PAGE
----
Just back from a visit to the Royal Botanical Gardens at Kew, Southwest of London. They are keen to promote the science behind the collections and the gardens at Kew and I went to give them some of my ideas as a teaching academic with some experience of science community outreach.
It's been a busy couple of weeks for talks. Last week I did two in Chile and this week I gave a research seminar at the Institute of Advanced Studies at the University of Birmingham, and a talk about living and working in Antarctica to the Barnt Green Day Centre. Thanks to the audience at both who asked lots of good questions.
Congratulations to Rhys Wyber for winning the 1st prize for his PhD introductory talk at the Annual PhD retreat. Thanks to Team moss at Wollongong and Barry Osmond to their help in getting him there while I was on study leave. Way to go Rhys and I am sorry I missed it!
Here is Rhys giving a talk about his Honours work at SCAR in Auckland.
I am at the Annual meeting of the Chilean Biological Society in Puerto Varas in the very beautiful Lake District region of Chile. Yesterday I participated in a symposium on Antarctic flora organized by Dr Angelica Casonova-Katny, Universidad de Concepcion, and Professor Gustavo Zuniga, Universidad de Santiago de Chile.
Ozone Hole affects southern hemisphere summer weather – it’s not just a case of too much UV and sunburnWritten by Andrew Netherwood
My latest paper on the climate effects of the Ozone hole has just been published in the science journal Global Change Biology.
Do invisibility cloaks actually exist?
Is time travel real?
What is fact or fiction from sci-fi movies?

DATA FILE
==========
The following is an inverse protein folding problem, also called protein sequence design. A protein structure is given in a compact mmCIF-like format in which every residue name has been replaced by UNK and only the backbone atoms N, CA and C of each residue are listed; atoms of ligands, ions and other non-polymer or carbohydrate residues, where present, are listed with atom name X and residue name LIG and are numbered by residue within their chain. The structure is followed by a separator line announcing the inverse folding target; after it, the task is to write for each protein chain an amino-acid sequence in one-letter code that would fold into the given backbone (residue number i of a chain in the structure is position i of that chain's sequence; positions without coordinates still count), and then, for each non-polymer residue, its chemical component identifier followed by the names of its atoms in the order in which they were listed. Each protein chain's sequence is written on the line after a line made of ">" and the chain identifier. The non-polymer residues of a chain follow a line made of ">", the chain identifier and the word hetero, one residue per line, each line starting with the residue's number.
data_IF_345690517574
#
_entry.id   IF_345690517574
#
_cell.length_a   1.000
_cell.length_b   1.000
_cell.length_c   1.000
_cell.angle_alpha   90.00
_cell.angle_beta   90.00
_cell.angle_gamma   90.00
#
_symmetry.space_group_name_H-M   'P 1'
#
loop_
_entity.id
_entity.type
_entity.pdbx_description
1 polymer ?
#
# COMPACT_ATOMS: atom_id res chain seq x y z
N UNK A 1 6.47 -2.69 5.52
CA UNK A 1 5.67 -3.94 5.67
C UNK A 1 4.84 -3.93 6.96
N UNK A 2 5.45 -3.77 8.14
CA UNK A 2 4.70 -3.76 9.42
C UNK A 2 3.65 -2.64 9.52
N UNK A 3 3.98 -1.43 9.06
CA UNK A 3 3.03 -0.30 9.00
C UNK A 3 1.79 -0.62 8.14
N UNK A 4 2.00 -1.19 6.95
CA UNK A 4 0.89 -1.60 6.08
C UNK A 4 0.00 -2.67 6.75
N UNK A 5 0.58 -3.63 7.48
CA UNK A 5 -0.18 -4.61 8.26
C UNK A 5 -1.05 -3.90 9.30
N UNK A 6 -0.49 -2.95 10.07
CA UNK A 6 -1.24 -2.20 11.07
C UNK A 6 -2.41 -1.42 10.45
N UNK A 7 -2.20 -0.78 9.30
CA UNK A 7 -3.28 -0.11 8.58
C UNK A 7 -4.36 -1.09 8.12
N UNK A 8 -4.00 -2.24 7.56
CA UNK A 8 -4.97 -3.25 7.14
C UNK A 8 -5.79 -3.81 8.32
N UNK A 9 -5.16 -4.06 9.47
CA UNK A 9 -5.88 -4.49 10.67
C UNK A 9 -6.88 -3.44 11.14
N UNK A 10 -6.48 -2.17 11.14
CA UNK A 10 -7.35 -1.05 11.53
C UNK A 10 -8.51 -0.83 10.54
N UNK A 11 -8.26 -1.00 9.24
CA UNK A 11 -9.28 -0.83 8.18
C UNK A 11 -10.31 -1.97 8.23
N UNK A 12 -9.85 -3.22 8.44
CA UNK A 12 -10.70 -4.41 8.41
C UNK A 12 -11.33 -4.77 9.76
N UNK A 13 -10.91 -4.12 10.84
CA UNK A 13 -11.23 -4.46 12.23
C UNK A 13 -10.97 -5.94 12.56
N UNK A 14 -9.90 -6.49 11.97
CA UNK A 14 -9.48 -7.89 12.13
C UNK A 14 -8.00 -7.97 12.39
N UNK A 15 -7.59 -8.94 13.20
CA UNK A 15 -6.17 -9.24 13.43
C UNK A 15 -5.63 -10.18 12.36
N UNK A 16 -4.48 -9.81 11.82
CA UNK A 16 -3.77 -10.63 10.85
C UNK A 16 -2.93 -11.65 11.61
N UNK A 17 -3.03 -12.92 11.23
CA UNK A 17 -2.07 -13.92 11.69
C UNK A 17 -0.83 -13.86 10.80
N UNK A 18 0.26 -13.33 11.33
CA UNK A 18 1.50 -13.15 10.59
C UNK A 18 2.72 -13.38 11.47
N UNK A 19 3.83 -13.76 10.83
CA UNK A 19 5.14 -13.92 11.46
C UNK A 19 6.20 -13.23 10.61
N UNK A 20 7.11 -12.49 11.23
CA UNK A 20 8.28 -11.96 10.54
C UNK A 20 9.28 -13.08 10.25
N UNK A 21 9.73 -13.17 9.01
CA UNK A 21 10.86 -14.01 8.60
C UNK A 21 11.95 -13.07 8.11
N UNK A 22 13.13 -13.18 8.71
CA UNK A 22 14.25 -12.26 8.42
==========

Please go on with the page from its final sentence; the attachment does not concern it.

ANSTO and UOW collaboratively hosted a highly entertaining and educational event for adults and children that explored areas illustrated in many popular Sc-Fi films. These included Teleportation, Time Travel, Invisibility, Immortality, Light Sabres,
Visited Howard Giffiths and Jessica Royles, Plant Sciences, University of Cambridge and colleagues at the British Antarctic Survey (BAS). I gave a seminar and also attended a fascinating talk on vernalisation by Caroline Dean from the John Innes Centre (Enid MacRobbie Woman in Science Lecture). At BAS I got very excited about the new reanalysis models for Antarctic climate that John Turner and colleagues are producing.
Recently Melinda and I were invited to give a demonstration at Wollongong’s Sustainable Buildings Research Centre's (SBRC), along with a plethora of other PhD students.
Our demonstration focused around UOW's new Light Induced Fluorescence Transience (LIFT) instrument, which uses pulses of blue light to measure photosynthesis in plants. We set the instrument up to take measurements from the plants growing on the SBRC green wall (many of which were really struggling due to the low light levels). We were thoroughly surprised at the amount of interest from the public and the number of people who came to see the new building.
Hopefully future events like this will help the public engage with scientists and understand its importance.
We got some excellent news yesterday. Melinda Waterman has been awarded a 2015 Endeavour Fellowship to study Global change impacts on Antarctic mosses. The award will allow to Melinda to work with other moss experts at Portland State University and in Concepción, Chile.